Lindsay Morey. The Sherwood Park News. March 26, 2019.
If you’re looking for that special art piece for your home or business, while giving back to a great cause, there’s a perfect event just for you this weekend.
Items will include vintage, collectibles, trending, water colours, wrapped canvases, architectural details, wood items, vases, limited editions, and original art. All of the items were generously donated over the course of three Saturdays at the Woodbridge Farms Elementary, which the group said they are truly grateful for.
Proceeds from the sale help support the Stephen Lewis Foundation, which helps supports grandmothers in sub-Saharan Africa, who are raising their orphaned children alone as most of their parents died from the AIDS pandemic. Across Canada, more than 200 grandmother groups support this cause, including Sherwood Park’s Eastside Grannies, who have raised hundreds of thousands of dollars in more than a decade.
“We were all politically active when we were young and we still have that intensity when it comes to helping others when given the opportunity. We really believe the only difference that separates us from them is just a matter of birth; had we been born in African 75 years ago, their situation would be ours and vice-versa, but we were lucky and blessed to have been born in Canada,” Eastside Grannies member, Carol Maier.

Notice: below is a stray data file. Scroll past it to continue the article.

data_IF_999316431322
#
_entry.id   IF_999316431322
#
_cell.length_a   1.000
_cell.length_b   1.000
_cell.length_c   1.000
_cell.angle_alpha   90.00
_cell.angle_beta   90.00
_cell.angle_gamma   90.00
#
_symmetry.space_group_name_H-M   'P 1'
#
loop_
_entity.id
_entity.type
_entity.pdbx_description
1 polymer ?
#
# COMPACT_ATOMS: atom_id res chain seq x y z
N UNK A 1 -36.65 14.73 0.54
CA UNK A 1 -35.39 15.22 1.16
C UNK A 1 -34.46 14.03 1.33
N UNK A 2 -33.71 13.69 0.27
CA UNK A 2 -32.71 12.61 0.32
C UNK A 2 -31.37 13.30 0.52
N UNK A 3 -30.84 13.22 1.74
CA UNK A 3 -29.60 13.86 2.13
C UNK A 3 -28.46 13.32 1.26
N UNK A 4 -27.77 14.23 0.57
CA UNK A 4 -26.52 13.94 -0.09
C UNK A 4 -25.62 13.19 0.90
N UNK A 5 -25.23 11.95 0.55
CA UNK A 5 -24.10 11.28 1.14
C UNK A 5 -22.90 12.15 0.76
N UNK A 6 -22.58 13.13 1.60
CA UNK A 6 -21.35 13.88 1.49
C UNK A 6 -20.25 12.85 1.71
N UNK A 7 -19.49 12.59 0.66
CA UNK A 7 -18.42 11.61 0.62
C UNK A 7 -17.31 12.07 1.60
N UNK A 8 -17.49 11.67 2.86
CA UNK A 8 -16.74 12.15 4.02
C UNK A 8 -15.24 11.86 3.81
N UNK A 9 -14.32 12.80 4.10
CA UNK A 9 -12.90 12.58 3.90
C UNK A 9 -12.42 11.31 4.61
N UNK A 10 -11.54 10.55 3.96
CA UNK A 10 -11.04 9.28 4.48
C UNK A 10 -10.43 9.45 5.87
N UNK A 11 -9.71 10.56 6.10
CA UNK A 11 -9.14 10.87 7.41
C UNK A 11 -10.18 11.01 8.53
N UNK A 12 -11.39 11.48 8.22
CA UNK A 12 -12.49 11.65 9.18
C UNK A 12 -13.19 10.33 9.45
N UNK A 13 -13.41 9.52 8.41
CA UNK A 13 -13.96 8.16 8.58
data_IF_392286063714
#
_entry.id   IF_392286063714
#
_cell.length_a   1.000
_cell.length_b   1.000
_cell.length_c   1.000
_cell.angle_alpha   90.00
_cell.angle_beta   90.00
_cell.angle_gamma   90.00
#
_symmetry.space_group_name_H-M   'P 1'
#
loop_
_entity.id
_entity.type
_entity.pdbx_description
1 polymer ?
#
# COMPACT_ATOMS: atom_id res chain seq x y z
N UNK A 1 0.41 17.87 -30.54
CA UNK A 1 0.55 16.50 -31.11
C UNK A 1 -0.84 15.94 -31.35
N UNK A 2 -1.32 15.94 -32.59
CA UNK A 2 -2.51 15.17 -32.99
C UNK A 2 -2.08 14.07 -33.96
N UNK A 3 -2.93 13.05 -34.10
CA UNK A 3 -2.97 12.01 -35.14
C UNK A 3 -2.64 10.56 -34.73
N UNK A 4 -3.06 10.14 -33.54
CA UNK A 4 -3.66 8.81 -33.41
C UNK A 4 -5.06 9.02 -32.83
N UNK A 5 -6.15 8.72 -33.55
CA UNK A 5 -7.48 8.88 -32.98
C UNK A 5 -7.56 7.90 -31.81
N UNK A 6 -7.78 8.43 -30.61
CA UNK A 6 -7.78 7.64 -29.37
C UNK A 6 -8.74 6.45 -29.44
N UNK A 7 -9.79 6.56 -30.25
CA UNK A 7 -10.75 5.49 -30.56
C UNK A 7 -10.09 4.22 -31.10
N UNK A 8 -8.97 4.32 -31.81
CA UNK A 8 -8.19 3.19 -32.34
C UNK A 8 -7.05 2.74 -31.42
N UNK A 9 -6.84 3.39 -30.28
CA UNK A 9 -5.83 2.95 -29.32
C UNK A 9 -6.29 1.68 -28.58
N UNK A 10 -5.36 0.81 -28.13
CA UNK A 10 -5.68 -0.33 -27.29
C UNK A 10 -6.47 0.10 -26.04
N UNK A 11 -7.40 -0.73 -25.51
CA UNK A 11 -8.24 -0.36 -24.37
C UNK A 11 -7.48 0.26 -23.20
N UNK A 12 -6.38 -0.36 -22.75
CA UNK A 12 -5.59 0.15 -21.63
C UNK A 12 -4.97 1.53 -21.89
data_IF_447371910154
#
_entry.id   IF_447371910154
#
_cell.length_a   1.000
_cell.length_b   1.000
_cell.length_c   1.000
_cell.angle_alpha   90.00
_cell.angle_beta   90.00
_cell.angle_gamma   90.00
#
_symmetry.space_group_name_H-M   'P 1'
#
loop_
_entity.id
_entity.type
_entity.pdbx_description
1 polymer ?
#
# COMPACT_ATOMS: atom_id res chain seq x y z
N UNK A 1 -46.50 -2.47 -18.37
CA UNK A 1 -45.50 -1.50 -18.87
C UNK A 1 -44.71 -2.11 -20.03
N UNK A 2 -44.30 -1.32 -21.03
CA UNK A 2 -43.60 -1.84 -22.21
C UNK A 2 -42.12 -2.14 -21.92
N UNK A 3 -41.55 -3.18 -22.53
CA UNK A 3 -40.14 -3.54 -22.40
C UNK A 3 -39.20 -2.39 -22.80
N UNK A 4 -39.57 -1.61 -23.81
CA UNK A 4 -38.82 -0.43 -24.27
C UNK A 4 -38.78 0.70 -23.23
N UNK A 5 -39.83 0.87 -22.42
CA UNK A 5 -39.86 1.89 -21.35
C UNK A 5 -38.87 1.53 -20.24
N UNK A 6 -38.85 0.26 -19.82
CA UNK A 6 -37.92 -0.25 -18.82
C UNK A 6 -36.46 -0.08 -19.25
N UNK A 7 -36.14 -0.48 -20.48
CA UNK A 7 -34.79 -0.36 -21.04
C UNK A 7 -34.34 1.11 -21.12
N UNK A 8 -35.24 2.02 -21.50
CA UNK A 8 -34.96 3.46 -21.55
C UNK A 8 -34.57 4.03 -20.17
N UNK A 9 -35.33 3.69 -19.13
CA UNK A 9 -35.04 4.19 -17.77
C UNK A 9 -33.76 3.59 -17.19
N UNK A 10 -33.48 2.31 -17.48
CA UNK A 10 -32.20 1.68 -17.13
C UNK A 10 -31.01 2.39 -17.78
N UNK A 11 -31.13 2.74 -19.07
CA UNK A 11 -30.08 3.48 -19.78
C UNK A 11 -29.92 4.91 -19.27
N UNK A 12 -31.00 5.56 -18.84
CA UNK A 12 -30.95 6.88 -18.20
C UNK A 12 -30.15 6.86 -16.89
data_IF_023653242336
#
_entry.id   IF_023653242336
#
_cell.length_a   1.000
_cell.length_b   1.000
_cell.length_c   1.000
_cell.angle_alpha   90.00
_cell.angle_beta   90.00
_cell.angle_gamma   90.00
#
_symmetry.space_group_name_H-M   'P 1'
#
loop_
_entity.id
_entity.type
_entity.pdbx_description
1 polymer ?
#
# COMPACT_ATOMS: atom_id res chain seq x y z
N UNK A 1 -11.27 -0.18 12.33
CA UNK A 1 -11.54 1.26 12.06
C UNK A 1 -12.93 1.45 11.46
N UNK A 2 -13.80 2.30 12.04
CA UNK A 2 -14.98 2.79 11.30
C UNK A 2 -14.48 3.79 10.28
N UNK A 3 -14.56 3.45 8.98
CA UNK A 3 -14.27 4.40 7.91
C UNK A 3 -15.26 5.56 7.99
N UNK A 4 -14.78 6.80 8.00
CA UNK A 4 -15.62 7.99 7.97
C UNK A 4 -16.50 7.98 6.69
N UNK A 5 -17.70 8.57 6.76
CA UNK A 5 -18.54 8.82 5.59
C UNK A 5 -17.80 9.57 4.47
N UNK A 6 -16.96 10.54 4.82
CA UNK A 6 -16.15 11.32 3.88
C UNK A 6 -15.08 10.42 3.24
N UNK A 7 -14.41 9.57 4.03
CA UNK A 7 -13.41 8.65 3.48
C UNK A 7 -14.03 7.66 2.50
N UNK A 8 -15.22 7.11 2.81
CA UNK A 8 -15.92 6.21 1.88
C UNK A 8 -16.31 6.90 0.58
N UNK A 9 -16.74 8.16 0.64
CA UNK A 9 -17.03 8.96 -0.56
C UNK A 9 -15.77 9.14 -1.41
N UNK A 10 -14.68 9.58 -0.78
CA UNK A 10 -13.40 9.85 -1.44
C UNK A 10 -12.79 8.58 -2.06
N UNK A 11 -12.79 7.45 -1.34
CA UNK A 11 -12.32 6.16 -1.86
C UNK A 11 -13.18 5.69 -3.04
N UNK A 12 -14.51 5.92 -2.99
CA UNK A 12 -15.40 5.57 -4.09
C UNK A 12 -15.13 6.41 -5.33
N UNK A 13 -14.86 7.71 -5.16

Funds will be used for practical grassroots projects such as business loans, burial fees for their adult children, food, counselling, school uniforms, etc.
“These groups of grandmothers can get together to share their grief, but also their hope in groups that the foundation establishes in each community,” the local member explained.
On Saturday, the public will also be able to watch an art piece come to life as guest artist Pasquale Attademo will be on-site painting.
This year was a bit of a change up from the group’s two previously successful scramble benefits, which brought in $50,000 to $60,000, as well as its springtime rhubarb rallies. The upcoming event will also provide a word garden, where people will find inspiring and funny cryptic messages on wall art.
“We have a lot of hope. Our fundraising goal is built on hope because we’ve never done this before,” noted Maier. “This is a unique event in the region and we local grandmothers have reason to believe it will be an exciting event for all.”
Admission is free.